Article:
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runoff

[ruhn-awf, -of] /ˈrʌnˌɔf, -ˌɒf/
noun
1.
something that drains or flows off, as rain that flows off from the land in streams.
2.
a final contest held to determine a victor after earlier contests have eliminated the weaker contestants.
3.
a deciding final contest held after one in which there has been no decisive victor, as between two contestants who have tied for first place.
4.
Also called rundown. a continual or prolonged reduction, especially in quantity or supply:
a runoff in bank deposits; a sharp runoff in business inventories.
5.
Stock Exchange. the final prices appearing on the ticker after the closing bell is rung for the trading day.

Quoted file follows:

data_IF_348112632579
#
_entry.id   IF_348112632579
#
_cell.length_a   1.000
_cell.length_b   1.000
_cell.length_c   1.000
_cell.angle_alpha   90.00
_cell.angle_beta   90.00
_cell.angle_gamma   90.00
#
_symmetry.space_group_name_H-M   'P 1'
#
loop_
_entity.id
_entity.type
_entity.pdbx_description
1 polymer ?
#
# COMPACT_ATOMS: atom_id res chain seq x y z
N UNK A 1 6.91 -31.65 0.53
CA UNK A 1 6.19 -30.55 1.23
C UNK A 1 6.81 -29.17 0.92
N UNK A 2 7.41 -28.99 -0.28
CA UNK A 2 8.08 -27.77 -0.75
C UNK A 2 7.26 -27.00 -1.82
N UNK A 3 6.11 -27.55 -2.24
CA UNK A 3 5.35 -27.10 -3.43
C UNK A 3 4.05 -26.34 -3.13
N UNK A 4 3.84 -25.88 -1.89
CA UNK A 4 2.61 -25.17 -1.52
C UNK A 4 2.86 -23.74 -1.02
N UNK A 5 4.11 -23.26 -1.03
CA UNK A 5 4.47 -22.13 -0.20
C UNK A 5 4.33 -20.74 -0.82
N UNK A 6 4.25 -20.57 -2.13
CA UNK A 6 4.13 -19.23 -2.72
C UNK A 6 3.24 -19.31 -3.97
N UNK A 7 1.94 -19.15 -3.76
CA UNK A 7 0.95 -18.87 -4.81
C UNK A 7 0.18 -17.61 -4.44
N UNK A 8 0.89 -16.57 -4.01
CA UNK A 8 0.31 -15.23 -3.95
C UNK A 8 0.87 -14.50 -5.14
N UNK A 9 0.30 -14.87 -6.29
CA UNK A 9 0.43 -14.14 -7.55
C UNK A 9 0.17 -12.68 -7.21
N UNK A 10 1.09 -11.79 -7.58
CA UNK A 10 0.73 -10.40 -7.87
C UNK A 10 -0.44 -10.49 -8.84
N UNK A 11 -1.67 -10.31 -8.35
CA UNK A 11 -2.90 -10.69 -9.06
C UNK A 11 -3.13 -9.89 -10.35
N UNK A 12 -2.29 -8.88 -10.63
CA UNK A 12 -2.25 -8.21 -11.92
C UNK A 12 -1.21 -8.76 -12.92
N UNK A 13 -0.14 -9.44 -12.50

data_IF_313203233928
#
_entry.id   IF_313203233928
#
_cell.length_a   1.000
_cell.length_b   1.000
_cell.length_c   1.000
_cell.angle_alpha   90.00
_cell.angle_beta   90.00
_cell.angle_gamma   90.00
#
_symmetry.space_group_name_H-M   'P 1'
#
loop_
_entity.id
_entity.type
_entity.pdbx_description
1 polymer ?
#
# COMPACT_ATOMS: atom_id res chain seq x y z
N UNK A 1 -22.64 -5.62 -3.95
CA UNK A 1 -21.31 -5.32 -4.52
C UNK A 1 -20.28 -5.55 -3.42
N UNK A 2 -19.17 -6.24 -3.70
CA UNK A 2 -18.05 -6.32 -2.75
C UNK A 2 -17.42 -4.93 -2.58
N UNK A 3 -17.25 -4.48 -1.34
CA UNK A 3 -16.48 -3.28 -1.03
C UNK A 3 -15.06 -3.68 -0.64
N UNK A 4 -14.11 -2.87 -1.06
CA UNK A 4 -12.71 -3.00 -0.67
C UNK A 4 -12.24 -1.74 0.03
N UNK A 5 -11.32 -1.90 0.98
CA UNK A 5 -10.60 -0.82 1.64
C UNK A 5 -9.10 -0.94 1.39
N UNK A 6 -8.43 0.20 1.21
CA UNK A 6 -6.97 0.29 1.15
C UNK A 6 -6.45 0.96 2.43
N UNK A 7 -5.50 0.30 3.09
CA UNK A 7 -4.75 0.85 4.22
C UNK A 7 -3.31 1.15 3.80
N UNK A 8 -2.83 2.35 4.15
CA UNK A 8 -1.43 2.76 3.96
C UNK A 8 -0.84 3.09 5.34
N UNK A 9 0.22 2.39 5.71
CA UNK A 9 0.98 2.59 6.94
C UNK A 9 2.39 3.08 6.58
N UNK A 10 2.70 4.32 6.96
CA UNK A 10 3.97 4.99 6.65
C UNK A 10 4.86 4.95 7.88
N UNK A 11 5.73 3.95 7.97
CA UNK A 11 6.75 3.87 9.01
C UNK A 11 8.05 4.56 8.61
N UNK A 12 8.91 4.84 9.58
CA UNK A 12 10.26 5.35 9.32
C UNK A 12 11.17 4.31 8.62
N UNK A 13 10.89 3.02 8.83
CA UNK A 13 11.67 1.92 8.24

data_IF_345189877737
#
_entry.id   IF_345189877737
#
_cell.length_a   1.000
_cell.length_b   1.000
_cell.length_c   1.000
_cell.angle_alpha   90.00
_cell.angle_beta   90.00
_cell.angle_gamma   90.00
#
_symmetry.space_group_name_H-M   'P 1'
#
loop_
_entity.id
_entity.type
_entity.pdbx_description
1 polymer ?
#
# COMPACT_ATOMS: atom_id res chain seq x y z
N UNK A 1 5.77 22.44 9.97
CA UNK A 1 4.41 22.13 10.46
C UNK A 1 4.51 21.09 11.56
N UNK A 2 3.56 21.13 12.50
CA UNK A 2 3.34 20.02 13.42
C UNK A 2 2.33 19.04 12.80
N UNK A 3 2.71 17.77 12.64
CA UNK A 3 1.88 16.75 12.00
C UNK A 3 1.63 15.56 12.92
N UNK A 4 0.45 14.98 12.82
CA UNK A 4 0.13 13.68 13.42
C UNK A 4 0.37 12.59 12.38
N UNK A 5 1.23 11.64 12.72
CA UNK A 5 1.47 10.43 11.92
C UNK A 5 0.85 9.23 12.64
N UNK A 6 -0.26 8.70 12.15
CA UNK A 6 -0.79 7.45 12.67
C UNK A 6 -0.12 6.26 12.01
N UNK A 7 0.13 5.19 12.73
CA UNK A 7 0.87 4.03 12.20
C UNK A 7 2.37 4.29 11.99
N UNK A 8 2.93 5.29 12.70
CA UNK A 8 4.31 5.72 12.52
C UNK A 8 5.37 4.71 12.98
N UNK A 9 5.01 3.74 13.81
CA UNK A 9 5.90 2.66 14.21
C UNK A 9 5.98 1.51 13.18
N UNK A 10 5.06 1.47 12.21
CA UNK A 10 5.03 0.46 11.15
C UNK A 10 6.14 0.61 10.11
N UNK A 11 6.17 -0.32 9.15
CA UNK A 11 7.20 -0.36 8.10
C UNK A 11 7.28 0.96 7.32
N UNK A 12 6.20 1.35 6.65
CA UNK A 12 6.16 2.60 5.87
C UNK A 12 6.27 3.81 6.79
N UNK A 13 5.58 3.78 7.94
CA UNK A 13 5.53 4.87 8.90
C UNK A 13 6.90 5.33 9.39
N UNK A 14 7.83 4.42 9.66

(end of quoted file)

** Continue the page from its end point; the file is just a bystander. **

Origin of runoff
1850-1855
1850-55, Americanism; noun use of verb phrase run off; (def 2, 3) see -off
Dictionary.com Unabridged
Based on the Random House Dictionary, © Random House, Inc. 2017.
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Word Origin and History for runoff
n.

also run-off, "precipitation water drained by streams and rivers," 1887, from run (v.) + off (adv.). Meaning "deciding race after a tie" is from 1873; electoral sense is attested by 1910, American English.

Online Etymology Dictionary, © 2010 Douglas Harper
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